Haley, Alessia, and Stephanie
What a weekend it has been! On Friday, Aubrey and I hopped on a plane and flew north to Delhi. We had big plans to see the Taj Mahal and experience a new part of India.
Upon arrival, we had to get ourselves a taxi, which proved to be quite a struggle. No one spoke English or understood where we needed to go. We went in a few circles but finally found ourselves in a cab. We had paid extra to have a car with air conditioning, but to our surprise the cab we got in had no a/c and it was about 100 degrees out. We were both very sweaty and very hot by the time we made it to the hostel. We checked in and were very happy to discover a bug free air-conditioned room. Our hostel is very close to a major shopping area in Delhi, so we decided to check it out. One side of the street was filled with street vendors selling everything from clothes, to toys, to tourist souvenirs. The other side of the street was like a strip mall, packed with stores such as; Adidas, Lacoste (which we forgot existed still) and Levis, and about every restaurant you can imagine. Aubrey and I got slightly overwhelmed by it all and ended up having dinner at the most American restaurant in the entire place, Johnny Rockets. We felt a little silly about eating there, but the food was good so we were happy. We were both exhausted from traveling all day, and we had to be ready by 6:00 am the next morning so we fell asleep pretty early.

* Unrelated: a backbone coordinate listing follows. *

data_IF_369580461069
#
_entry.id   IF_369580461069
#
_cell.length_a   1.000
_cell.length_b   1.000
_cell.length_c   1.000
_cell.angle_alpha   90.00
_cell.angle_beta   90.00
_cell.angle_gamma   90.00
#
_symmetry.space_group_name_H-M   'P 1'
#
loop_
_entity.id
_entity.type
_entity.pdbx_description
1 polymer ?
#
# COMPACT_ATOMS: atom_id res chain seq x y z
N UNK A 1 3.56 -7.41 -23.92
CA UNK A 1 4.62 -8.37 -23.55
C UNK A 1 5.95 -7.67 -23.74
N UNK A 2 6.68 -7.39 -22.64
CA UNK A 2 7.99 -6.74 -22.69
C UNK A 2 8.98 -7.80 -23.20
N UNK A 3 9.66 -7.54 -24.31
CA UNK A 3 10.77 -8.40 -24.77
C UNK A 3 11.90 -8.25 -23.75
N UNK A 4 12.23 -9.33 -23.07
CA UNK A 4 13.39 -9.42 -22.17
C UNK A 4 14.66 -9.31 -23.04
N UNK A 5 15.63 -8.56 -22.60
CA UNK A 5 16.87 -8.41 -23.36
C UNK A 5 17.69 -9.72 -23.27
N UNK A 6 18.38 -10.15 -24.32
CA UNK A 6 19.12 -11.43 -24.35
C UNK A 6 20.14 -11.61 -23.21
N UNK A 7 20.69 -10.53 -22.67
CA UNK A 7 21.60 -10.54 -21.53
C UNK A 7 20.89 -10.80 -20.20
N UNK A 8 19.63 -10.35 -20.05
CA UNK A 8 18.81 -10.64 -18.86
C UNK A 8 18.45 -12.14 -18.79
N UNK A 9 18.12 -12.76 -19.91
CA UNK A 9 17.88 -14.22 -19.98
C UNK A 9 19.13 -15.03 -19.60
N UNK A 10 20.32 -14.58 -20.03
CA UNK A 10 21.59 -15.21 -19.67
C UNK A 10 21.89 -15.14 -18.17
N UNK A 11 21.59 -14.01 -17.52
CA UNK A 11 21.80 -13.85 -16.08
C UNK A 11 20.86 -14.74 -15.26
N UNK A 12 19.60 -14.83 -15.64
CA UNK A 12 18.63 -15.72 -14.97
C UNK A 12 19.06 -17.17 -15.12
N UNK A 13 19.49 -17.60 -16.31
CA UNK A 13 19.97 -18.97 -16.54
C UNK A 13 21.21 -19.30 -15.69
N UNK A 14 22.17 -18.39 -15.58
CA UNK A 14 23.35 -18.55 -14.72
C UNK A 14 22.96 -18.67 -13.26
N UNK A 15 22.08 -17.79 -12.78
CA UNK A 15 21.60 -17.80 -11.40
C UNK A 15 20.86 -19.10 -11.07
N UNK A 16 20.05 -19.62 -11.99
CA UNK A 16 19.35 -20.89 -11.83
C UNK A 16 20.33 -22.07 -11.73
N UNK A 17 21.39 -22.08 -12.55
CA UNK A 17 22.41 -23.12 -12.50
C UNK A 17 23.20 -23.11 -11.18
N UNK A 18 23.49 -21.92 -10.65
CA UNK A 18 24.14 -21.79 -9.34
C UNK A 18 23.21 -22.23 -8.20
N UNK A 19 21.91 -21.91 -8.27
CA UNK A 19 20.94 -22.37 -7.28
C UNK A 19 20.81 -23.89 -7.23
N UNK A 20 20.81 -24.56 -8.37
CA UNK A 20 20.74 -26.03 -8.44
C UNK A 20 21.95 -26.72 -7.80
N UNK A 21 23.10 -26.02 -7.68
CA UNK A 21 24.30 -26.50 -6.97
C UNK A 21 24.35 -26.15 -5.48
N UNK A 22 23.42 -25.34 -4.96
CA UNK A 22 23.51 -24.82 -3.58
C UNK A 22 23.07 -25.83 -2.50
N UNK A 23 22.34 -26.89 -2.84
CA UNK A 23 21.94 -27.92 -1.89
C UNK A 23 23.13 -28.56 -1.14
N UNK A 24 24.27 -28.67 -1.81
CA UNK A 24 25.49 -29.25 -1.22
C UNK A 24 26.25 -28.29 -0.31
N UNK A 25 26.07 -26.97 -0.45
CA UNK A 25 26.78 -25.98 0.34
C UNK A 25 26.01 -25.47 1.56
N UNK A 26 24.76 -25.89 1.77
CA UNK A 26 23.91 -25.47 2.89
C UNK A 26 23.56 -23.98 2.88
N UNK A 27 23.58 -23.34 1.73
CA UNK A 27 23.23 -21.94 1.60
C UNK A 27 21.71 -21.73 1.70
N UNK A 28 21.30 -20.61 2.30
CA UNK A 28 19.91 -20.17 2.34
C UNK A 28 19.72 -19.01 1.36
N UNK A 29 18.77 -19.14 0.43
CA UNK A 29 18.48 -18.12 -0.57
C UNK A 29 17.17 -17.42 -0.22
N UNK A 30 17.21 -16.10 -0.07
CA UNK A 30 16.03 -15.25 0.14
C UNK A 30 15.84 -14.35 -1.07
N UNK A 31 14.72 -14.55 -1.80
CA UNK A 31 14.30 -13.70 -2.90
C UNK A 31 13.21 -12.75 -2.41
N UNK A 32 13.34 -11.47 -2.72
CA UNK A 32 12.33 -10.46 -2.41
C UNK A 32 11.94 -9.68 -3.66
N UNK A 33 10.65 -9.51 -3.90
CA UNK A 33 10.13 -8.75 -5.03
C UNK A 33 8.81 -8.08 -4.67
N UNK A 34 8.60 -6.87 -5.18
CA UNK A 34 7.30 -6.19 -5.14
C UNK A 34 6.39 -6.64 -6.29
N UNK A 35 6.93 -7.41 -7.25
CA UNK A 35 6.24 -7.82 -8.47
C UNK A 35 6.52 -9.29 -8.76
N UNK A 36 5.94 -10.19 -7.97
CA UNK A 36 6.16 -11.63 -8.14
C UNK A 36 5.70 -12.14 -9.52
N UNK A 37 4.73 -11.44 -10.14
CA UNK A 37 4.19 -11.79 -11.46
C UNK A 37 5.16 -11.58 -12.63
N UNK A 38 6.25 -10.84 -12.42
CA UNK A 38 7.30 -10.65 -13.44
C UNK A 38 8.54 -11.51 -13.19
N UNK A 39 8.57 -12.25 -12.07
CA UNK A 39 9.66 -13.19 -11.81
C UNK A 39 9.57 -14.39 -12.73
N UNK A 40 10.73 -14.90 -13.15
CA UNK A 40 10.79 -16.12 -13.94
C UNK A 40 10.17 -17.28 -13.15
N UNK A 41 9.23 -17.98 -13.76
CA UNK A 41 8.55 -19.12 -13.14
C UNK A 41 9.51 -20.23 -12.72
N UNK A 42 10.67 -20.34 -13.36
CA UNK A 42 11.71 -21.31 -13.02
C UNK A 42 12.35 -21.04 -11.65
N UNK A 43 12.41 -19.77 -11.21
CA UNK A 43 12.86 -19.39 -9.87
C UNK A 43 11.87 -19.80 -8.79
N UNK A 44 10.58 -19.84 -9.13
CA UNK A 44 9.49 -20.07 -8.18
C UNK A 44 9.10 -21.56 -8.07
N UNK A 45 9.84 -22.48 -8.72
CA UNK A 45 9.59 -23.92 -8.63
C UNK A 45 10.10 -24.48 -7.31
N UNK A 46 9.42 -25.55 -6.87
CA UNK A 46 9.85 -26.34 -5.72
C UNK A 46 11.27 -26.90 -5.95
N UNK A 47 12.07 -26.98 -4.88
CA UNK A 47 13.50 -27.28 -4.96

The next morning a driver came to pick us up to take us to Agra, a city about 3 hours away from Delhi where the Taj Mahal is. Our driver was very nice, and spoke enough English to have a conversation which made the drive much more enjoyable. We discovered a coffee shop along the way that only served purified ice, which meant the first iced lattes in over a month for us! Our driver hired a guide to show us around the Taj and give us some information during our visit. Thankfully, we got to the Taj early enough before it was super busy. We bought our tickets, which cost 25 times more for tourists than locals, and got in line to have our bags checked. To our surprise, the security guards told us that we weren’t allowed to bring our backpacks in. Apparently, as of a few months ago, only purses are allowed inside the grounds now. There was a moment of panic before our guide came to the rescue. He had a friend who owned a shop right outside the entrance gate. We got our cameras out of our bags and he took them to his friends shop for safe keeping until we left. The Taj and its entire surrounding area is absolutely beautiful. We were immediately in awe of the size and pictures don’t even begin to do it justice.